Suddenly I get very sleepy and before I could tell momma that I love her and that if she wanted to go home she could, my mind fills with darkness.
I open my eyes to a sunny sky. Other kids my age are scrambling around a playground, and I’m being whisked around and around on the merry-go-round – it seems to be pushing itself. I giggle after seeing a boy with a red cap and a girl playing tag.
With each turn the children playing at the park change, and the garden dies and regrows with different flowers. A few times around it rains and grows dark, then the trees die and snow falls and the place is empty. Before I know it, the sun turns pink and the sky is dyed purple and red. Other children return and are swinging on the swing sets and playing hopscotch on the sidewalk. They’re all having fun, and here I am hogging the best toy in the park.
Finally, I stop spinning and I’m left staring at a grassy field; there was no playground in sight, but there was a boy running at me. Even though I couldn’t see his face, he seems really familiar. “Hey!” I shout and run towards him. But no matter how fast we run at each other, he only becomes more and more distant until at last I see only white
I awaken, staring at a blank ceiling, and breathe an aggravated sigh. Why couldn’t I live in that world? That one seemed much more fun and interesting than this one I’m in now. Plus, if that was a dream, then all of this must be… Real.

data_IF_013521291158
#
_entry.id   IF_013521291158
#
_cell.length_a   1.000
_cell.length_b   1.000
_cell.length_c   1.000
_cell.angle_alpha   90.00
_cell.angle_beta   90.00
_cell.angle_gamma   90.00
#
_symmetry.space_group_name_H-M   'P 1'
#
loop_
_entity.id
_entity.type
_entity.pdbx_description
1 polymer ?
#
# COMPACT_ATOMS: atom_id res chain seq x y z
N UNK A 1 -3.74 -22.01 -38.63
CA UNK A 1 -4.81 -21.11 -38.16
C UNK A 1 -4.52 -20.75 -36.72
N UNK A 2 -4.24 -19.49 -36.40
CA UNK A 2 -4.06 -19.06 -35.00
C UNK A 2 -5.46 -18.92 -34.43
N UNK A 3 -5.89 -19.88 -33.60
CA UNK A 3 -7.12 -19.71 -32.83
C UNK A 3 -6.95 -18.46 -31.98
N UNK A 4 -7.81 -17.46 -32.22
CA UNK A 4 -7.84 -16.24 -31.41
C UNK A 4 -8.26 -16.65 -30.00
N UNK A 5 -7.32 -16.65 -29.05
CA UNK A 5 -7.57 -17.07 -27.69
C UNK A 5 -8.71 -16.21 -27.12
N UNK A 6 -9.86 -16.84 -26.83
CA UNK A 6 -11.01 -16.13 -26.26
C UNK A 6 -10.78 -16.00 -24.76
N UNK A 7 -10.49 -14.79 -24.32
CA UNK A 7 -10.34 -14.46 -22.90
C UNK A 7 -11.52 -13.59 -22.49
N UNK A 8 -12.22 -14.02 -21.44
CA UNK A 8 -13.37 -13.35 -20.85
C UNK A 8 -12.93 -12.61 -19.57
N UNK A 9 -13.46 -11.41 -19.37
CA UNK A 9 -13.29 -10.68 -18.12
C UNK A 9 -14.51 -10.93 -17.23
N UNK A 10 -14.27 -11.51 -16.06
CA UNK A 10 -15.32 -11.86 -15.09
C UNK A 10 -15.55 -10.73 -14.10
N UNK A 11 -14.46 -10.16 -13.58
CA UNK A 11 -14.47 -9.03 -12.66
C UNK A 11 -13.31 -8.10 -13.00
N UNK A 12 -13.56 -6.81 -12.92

I scream and push away whatever is touching me and kick my blanket off the bed. My foot tangled itself in some cords, causing the monitors and other machines to go crashing on the floor. I don’t want to do this anymore! Rage fills my body, but I’m trapped in my mind. My arms flail at my sides, my muscles exhausted and my heart racing.
Several pairs of hands fall upon my arms and legs, restricting me to this flat board of a bed, and I fight harder. They can’t keep me here if I don’t want to be here! This place is for sick people and keeping me here would only hurt the ones that truly need help. I have to get back home so I can do my homework and play outside and do all the things I did before I became prisoner of this bleached dungeon! I continue to gnash and squirm, until I feel a sharp pinch in my arm and a cold, unfriendly fluid slowly creep into my veins. Whatever had happened allowed me to escape myself, and what I come to scares me.
Four nurses dressed in foam-colored gowns tower over me, faces pale and astonished. The table that was once at my bedside had been thrown near the wall, colliding with the plastic bead toys. A busted bottle of water came to a slow roll on the tile floor, leaving behind a wet trail, and momma was in the in the corner crying with her head pressed against a red, raised hand print on her forearm. I must have slapped her in my fit.